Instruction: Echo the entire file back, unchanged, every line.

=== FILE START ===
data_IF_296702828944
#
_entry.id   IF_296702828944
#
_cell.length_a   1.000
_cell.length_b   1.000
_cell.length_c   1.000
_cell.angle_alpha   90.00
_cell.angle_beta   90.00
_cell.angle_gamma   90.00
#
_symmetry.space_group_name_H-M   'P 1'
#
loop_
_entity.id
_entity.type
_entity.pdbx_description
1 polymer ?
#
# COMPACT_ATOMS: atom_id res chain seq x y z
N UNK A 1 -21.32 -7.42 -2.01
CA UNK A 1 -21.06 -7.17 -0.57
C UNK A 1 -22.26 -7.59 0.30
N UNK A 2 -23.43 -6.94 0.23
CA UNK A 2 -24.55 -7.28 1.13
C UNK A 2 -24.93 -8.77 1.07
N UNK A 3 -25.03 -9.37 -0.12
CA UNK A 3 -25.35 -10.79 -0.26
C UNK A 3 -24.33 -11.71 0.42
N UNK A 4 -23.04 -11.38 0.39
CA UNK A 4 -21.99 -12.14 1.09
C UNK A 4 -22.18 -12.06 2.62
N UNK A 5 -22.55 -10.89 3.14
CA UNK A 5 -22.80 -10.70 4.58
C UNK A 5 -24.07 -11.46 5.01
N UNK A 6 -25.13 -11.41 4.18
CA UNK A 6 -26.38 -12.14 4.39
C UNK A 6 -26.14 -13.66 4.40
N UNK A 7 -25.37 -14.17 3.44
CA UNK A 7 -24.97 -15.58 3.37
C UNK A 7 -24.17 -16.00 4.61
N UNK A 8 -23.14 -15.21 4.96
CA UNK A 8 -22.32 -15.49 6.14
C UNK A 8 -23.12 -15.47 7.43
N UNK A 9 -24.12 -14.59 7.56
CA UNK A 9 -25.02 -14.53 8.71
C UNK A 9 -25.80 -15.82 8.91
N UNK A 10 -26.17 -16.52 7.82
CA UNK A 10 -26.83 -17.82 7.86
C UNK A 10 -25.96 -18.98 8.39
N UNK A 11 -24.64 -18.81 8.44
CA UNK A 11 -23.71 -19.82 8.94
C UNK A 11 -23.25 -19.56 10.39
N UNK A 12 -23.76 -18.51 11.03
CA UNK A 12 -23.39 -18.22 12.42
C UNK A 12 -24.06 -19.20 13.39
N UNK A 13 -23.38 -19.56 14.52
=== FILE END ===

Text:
data_IF_296702828944
#
_entry.id   IF_296702828944
#
_cell.length_a   1.000
_cell.length_b   1.000
_cell.length_c   1.000
_cell.angle_alpha   90.00
_cell.angle_beta   90.00
_cell.angle_gamma   90.00
#
_symmetry.space_group_name_H-M   'P 1'
#
loop_
_entity.id
_entity.type
_entity.pdbx_description
1 polymer ?
#
# COMPACT_ATOMS: atom_id res chain seq x y z
N UNK A 1 -21.32 -7.42 -2.01
CA UNK A 1 -21.06 -7.17 -0.57
C UNK A 1 -22.26 -7.59 0.30
N UNK A 2 -23.43 -6.94 0.23
CA UNK A 2 -24.55 -7.28 1.13
C UNK A 2 -24.93 -8.77 1.07
N UNK A 3 -25.03 -9.37 -0.12
CA UNK A 3 -25.35 -10.79 -0.26
C UNK A 3 -24.33 -11.71 0.42
N UNK A 4 -23.04 -11.38 0.39
CA UNK A 4 -21.99 -12.14 1.09
C UNK A 4 -22.18 -12.06 2.62
N UNK A 5 -22.55 -10.89 3.14
CA UNK A 5 -22.80 -10.70 4.58
C UNK A 5 -24.07 -11.46 5.01
N UNK A 6 -25.13 -11.41 4.18
CA UNK A 6 -26.38 -12.14 4.39
C UNK A 6 -26.14 -13.66 4.40
N UNK A 7 -25.37 -14.17 3.44
CA UNK A 7 -24.97 -15.58 3.37
C UNK A 7 -24.17 -16.00 4.61
N UNK A 8 -23.14 -15.21 4.96
CA UNK A 8 -22.32 -15.49 6.14
C UNK A 8 -23.12 -15.47 7.43
N UNK A 9 -24.12 -14.59 7.56
CA UNK A 9 -25.02 -14.53 8.71
C UNK A 9 -25.80 -15.82 8.91
N UNK A 10 -26.17 -16.52 7.82
CA UNK A 10 -26.83 -17.82 7.86
C UNK A 10 -25.96 -18.98 8.39
N UNK A 11 -24.64 -18.81 8.44
CA UNK A 11 -23.71 -19.82 8.94
C UNK A 11 -23.25 -19.56 10.39
N UNK A 12 -23.76 -18.51 11.03
CA UNK A 12 -23.39 -18.22 12.42
C UNK A 12 -24.06 -19.20 13.39
N UNK A 13 -23.38 -19.56 14.52